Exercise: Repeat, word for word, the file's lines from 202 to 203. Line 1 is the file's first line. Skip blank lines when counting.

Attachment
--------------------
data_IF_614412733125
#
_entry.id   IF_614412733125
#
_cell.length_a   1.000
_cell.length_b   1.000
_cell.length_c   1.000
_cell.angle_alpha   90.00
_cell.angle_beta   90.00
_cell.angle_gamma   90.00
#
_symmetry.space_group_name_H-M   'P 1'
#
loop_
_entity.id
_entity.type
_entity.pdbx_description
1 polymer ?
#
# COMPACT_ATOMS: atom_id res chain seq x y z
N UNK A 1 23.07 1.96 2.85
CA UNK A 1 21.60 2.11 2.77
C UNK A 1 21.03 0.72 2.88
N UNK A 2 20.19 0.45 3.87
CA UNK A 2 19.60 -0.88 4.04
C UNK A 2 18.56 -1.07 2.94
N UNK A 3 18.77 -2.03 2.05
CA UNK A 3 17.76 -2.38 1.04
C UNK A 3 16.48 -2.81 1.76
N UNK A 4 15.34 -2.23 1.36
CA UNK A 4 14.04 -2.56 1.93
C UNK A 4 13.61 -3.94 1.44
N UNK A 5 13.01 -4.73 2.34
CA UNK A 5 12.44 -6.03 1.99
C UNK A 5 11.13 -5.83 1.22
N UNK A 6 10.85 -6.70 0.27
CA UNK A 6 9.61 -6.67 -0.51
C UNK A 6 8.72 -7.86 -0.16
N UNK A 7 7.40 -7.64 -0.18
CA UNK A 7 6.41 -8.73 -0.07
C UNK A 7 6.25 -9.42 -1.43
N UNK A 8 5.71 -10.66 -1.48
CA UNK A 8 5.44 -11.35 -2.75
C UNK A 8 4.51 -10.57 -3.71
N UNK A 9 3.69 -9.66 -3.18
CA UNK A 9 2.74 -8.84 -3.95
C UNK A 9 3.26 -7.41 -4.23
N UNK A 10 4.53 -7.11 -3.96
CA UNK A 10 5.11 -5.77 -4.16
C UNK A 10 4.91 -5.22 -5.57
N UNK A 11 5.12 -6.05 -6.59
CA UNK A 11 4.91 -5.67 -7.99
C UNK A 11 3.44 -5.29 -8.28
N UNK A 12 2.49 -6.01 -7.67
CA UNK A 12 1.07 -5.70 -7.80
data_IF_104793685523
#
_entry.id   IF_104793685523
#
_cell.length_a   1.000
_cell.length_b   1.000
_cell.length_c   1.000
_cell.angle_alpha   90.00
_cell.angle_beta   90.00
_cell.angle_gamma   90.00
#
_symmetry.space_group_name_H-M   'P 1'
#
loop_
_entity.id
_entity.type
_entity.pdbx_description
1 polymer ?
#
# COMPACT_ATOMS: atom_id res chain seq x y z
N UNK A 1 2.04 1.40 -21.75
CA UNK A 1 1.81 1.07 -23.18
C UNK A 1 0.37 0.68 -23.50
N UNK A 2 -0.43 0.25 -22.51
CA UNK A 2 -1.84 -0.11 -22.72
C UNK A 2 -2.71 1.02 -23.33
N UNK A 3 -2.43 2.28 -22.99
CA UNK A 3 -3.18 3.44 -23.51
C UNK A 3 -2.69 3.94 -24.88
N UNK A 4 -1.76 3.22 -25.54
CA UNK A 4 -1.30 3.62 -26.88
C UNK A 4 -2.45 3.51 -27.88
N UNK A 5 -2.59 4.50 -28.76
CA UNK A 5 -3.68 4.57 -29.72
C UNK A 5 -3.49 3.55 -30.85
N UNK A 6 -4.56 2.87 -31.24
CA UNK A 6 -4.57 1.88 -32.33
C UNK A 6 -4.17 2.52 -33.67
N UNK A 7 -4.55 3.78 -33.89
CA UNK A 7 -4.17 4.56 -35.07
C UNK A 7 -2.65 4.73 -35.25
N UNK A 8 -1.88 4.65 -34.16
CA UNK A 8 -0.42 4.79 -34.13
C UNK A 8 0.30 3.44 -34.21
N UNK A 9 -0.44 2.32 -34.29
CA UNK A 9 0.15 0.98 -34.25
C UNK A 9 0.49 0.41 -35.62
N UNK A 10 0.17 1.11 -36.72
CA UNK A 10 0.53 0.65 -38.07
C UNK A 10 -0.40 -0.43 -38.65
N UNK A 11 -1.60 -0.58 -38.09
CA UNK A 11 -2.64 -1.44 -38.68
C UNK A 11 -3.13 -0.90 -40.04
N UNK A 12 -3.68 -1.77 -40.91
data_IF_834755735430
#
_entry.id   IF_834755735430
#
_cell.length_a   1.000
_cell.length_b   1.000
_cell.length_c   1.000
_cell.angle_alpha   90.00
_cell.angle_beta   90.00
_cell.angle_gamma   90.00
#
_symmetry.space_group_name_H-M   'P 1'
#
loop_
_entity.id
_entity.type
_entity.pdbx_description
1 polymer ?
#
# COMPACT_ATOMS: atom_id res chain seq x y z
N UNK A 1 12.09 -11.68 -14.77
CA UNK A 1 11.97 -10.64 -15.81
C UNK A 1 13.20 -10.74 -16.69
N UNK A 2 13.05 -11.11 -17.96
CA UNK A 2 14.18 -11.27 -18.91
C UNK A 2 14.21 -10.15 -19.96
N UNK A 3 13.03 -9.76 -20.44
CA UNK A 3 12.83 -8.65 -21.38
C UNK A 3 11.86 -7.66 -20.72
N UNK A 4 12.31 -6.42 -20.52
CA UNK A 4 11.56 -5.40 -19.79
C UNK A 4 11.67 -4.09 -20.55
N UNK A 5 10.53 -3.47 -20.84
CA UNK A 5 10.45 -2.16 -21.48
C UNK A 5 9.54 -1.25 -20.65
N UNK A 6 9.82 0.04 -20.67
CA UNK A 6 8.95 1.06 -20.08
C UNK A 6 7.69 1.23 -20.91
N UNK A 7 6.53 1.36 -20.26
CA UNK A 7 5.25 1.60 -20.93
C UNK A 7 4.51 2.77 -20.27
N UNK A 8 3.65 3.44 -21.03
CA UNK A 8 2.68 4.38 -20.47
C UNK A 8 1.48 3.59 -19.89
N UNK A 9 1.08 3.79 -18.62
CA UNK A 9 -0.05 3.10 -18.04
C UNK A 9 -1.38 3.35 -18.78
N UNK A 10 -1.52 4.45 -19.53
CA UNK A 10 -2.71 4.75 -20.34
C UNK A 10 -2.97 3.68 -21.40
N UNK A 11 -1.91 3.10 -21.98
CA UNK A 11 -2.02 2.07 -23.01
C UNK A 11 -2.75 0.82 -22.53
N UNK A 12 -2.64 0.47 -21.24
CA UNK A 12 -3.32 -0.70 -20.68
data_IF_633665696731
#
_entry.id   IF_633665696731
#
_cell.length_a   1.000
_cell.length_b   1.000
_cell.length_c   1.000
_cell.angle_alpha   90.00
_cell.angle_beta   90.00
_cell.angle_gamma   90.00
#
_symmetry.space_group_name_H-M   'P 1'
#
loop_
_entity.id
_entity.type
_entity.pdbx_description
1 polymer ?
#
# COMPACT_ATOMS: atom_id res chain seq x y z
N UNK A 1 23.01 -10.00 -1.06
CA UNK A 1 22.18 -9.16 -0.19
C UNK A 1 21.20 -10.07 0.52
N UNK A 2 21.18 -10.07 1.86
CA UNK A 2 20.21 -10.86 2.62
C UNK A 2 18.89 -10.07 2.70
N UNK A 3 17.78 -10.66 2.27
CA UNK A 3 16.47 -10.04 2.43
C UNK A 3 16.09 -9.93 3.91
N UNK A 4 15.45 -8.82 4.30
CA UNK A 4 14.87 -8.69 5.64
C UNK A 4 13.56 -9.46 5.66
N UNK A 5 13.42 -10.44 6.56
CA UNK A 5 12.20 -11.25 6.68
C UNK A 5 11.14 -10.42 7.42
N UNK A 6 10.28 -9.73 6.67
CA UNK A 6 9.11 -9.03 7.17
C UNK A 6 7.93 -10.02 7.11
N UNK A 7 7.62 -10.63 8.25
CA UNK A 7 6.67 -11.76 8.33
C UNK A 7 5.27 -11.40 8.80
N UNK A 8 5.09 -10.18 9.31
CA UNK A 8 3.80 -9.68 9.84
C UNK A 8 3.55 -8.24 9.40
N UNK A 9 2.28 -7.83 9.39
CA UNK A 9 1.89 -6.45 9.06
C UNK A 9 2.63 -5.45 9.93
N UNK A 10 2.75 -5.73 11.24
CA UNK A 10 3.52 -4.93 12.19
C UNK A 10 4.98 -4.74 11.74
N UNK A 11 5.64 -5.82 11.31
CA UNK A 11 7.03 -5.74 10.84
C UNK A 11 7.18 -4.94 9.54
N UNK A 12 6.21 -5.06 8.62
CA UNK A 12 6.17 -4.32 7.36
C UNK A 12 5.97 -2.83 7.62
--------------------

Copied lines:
C UNK A 6 7.93 -10.02 7.11
N UNK A 7 7.62 -10.63 8.25